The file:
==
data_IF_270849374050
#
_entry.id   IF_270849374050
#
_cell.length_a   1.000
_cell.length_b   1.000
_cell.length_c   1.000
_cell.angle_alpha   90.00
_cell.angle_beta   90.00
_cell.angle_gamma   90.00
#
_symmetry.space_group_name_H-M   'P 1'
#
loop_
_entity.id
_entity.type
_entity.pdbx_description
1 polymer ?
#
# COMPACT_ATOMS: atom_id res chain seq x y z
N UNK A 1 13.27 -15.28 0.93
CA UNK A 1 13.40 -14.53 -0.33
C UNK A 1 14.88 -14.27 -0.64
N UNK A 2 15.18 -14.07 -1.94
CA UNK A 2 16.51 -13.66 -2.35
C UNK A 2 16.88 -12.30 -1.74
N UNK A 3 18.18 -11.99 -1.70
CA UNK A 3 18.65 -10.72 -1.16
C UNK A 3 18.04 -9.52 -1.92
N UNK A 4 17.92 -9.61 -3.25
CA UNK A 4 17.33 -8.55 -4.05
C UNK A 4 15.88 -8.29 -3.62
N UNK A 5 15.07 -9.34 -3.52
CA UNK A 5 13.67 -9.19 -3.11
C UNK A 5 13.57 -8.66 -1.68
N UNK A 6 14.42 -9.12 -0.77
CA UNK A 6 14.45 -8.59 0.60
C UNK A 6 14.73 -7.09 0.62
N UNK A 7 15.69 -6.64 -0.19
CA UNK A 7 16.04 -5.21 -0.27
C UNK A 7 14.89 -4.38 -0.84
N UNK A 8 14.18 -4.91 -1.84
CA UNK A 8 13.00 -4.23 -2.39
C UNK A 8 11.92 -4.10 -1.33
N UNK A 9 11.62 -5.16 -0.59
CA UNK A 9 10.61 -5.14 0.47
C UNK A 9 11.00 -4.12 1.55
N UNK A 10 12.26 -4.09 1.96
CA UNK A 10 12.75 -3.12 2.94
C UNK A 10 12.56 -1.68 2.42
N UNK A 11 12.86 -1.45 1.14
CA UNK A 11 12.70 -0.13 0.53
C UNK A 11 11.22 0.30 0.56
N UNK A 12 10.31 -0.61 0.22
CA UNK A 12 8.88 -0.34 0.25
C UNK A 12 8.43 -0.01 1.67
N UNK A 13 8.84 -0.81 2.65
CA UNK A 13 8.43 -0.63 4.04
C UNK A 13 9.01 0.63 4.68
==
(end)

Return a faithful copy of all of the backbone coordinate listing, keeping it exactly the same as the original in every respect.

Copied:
data_IF_270849374050
#
_entry.id   IF_270849374050
#
_cell.length_a   1.000
_cell.length_b   1.000
_cell.length_c   1.000
_cell.angle_alpha   90.00
_cell.angle_beta   90.00
_cell.angle_gamma   90.00
#
_symmetry.space_group_name_H-M   'P 1'
#
loop_
_entity.id
_entity.type
_entity.pdbx_description
1 polymer ?
#
# COMPACT_ATOMS: atom_id res chain seq x y z
N UNK A 1 13.27 -15.28 0.93
CA UNK A 1 13.40 -14.53 -0.33
C UNK A 1 14.88 -14.27 -0.64
N UNK A 2 15.18 -14.07 -1.94
CA UNK A 2 16.51 -13.66 -2.35
C UNK A 2 16.88 -12.30 -1.74
N UNK A 3 18.18 -11.99 -1.70
CA UNK A 3 18.65 -10.72 -1.16
C UNK A 3 18.04 -9.52 -1.92
N UNK A 4 17.92 -9.61 -3.25
CA UNK A 4 17.33 -8.55 -4.05
C UNK A 4 15.88 -8.29 -3.62
N UNK A 5 15.07 -9.34 -3.52
CA UNK A 5 13.67 -9.19 -3.11
C UNK A 5 13.57 -8.66 -1.68
N UNK A 6 14.42 -9.12 -0.77
CA UNK A 6 14.45 -8.59 0.60
C UNK A 6 14.73 -7.09 0.62
N UNK A 7 15.69 -6.64 -0.19
CA UNK A 7 16.04 -5.21 -0.27
C UNK A 7 14.89 -4.38 -0.84
N UNK A 8 14.18 -4.91 -1.84
CA UNK A 8 13.00 -4.23 -2.39
C UNK A 8 11.92 -4.10 -1.33
N UNK A 9 11.62 -5.16 -0.59
CA UNK A 9 10.61 -5.14 0.47
C UNK A 9 11.00 -4.12 1.55
N UNK A 10 12.26 -4.09 1.96
CA UNK A 10 12.75 -3.12 2.94
C UNK A 10 12.56 -1.68 2.42
N UNK A 11 12.86 -1.45 1.14
CA UNK A 11 12.70 -0.13 0.53
C UNK A 11 11.22 0.30 0.56
N UNK A 12 10.31 -0.61 0.22
CA UNK A 12 8.88 -0.34 0.25
C UNK A 12 8.43 -0.01 1.67
N UNK A 13 8.84 -0.81 2.65
CA UNK A 13 8.43 -0.63 4.04
C UNK A 13 9.01 0.63 4.68